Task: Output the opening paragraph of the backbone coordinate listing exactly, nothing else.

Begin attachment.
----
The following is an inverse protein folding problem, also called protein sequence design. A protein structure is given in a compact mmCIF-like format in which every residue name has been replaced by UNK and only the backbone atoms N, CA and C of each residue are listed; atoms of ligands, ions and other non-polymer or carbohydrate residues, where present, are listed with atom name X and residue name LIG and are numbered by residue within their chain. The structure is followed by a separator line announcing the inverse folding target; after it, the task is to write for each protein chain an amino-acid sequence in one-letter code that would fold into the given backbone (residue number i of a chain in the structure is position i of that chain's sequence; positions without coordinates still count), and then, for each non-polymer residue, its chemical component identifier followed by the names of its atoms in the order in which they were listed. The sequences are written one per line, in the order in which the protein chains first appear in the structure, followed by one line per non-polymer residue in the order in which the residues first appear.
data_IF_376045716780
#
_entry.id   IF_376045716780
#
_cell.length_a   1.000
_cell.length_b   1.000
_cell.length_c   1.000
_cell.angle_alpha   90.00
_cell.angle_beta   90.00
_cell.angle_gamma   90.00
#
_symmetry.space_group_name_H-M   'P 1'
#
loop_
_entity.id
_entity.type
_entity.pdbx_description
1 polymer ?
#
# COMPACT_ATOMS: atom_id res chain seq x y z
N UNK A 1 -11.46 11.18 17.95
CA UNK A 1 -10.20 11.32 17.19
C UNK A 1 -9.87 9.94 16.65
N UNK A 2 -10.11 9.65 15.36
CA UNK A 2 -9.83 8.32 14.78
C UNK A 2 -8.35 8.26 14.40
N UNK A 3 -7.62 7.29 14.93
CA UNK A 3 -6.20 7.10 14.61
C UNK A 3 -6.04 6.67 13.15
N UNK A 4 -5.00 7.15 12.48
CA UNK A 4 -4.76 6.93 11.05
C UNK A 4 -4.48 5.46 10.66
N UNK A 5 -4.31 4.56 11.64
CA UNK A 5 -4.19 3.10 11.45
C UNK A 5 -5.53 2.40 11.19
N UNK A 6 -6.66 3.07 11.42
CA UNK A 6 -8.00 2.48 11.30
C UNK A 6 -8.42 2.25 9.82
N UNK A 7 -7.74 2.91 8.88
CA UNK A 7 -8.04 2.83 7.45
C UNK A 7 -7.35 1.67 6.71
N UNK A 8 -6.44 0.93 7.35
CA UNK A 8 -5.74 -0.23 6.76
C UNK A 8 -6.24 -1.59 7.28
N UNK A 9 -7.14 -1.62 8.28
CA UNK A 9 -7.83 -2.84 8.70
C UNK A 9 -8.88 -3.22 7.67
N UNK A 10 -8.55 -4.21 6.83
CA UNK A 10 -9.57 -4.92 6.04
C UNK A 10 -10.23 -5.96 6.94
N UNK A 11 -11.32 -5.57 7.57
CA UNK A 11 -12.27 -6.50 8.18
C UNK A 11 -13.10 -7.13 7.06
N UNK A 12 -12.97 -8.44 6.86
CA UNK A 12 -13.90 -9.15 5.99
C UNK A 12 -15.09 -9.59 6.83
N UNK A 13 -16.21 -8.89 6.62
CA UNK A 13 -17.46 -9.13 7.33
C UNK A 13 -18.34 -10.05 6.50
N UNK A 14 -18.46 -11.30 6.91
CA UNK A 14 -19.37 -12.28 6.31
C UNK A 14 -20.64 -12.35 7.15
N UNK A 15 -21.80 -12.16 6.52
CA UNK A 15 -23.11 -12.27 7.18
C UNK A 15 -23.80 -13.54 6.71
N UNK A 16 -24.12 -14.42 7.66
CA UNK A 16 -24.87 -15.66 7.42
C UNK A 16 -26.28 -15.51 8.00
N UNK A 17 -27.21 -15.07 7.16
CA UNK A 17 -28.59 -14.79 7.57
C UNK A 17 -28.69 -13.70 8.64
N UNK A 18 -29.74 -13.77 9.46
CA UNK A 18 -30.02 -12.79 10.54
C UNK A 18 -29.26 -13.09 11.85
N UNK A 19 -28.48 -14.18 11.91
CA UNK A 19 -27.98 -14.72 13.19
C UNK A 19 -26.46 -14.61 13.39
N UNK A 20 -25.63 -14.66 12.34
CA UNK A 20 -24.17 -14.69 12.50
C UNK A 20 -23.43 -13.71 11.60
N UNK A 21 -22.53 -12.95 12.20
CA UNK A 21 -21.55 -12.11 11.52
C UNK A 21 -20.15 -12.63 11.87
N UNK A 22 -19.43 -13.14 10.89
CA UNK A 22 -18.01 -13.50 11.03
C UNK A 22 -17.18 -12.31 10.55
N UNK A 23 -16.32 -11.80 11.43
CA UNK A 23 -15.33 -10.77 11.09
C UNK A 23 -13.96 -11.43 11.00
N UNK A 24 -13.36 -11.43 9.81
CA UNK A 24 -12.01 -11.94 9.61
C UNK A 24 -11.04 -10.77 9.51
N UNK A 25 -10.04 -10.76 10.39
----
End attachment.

The following is an inverse protein folding problem, also called protein sequence design. A protein structure is given in a compact mmCIF-like format in which every residue name has been replaced by UNK and only the backbone atoms N, CA and C of each residue are listed; atoms of ligands, ions and other non-polymer or carbohydrate residues, where present, are listed with atom name X and residue name LIG and are numbered by residue within their chain. The structure is followed by a separator line announcing the inverse folding target; after it, the task is to write for each protein chain an amino-acid sequence in one-letter code that would fold into the given backbone (residue number i of a chain in the structure is position i of that chain's sequence; positions without coordinates still count), and then, for each non-polymer residue, its chemical component identifier followed by the names of its atoms in the order in which they were listed. The sequences are written one per line, in the order in which the protein chains first appear in the structure, followed by one line per non-polymer residue in the order in which the residues first appear.